The death of a tax partnership has recently taken on increased importance. Under the centralized partnership audit regime enacted as part of the Bipartisan Budget Act of 2015 (the BBA), whether a partnership “ceases to exist” can change the identity of the persons who are liable for unpaid tax. But the statute and regulations implementing the BBA audit regime create uncertainties surrounding this event. The regulations give the Service broad discretion to determine that a partnership continues to exist for purposes of the BBA even if it has terminated under general partnership tax rules. This discrepancy between the general partnership tax rules and the BBA makes it difficult for taxpayers to plan their affairs and places a premium on quality tax advice. In addition, the statute and regulations provide no guidance for how the BBA applies when one or more constituent partnerships to a transaction, such as a merger or division, continue their existence after the transaction. This omission is troublesome, given that the regulations imply that multiple partnerships can survive a merger or division for purposes of the BBA.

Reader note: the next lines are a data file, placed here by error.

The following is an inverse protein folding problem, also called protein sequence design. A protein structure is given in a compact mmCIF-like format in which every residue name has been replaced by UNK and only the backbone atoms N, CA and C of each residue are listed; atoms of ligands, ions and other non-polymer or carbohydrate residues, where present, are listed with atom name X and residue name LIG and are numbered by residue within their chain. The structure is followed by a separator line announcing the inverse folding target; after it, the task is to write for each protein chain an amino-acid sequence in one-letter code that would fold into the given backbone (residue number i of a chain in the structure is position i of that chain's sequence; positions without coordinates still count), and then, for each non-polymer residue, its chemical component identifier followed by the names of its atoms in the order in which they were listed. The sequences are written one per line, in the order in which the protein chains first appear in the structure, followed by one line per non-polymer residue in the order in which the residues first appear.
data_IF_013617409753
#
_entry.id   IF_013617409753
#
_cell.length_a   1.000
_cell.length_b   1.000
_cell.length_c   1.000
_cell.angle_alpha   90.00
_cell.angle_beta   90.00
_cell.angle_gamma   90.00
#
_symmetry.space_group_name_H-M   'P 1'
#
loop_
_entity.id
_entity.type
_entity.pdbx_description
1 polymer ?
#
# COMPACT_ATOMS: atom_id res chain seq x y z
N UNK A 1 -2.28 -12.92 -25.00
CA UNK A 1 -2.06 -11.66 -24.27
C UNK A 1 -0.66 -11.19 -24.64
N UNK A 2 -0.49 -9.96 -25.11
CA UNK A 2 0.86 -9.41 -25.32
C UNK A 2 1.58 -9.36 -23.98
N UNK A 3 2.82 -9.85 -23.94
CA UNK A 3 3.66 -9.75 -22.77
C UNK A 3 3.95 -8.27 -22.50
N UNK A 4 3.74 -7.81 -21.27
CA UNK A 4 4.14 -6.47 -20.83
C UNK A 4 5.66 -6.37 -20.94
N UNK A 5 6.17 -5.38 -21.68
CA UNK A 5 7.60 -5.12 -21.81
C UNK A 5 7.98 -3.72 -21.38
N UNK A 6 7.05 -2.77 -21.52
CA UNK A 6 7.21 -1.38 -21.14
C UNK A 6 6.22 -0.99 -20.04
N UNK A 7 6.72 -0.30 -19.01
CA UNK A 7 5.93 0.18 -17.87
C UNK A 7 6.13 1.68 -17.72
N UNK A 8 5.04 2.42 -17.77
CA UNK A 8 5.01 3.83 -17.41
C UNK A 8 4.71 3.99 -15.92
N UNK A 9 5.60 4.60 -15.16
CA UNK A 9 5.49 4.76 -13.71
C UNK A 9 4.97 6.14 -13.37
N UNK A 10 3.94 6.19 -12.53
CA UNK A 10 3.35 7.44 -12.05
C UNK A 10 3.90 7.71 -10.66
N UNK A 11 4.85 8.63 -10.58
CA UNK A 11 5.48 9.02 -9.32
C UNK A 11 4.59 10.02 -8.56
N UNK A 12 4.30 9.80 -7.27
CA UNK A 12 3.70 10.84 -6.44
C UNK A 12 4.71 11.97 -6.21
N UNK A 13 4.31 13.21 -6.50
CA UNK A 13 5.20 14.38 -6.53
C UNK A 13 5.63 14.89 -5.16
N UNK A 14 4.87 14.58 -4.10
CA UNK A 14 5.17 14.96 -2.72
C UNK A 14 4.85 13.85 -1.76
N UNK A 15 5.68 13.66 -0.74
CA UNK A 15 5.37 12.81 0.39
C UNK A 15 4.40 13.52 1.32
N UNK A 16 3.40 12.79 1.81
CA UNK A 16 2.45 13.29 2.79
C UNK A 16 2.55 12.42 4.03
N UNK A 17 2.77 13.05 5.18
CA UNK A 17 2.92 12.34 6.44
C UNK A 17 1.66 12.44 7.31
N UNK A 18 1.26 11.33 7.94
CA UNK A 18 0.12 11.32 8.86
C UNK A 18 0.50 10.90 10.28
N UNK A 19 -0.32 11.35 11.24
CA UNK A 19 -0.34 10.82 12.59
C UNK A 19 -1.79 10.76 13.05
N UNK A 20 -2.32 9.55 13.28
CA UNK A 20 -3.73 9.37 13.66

This Article provides suggestions for reducing this uncertainty in the BBA’s cease-to-exist rules. It suggests that a partnership should automatically cease to exist under the BBA when the partnership has terminated under the general partnership tax rules. It then suggests that Treasury and the Service should issue guidance clarifying the operation of the BBA in the context of transactions such as partnership mergers and divisions. Among other things, this guidance should provide for joint and several liability among certain partnerships after partnership divisions and similar transactions. The Article concludes by offering practical guidance for navigating the regulations and possible legal avenues to challenge the Service’s discretion under the BBA “cease-to-exist” regulations.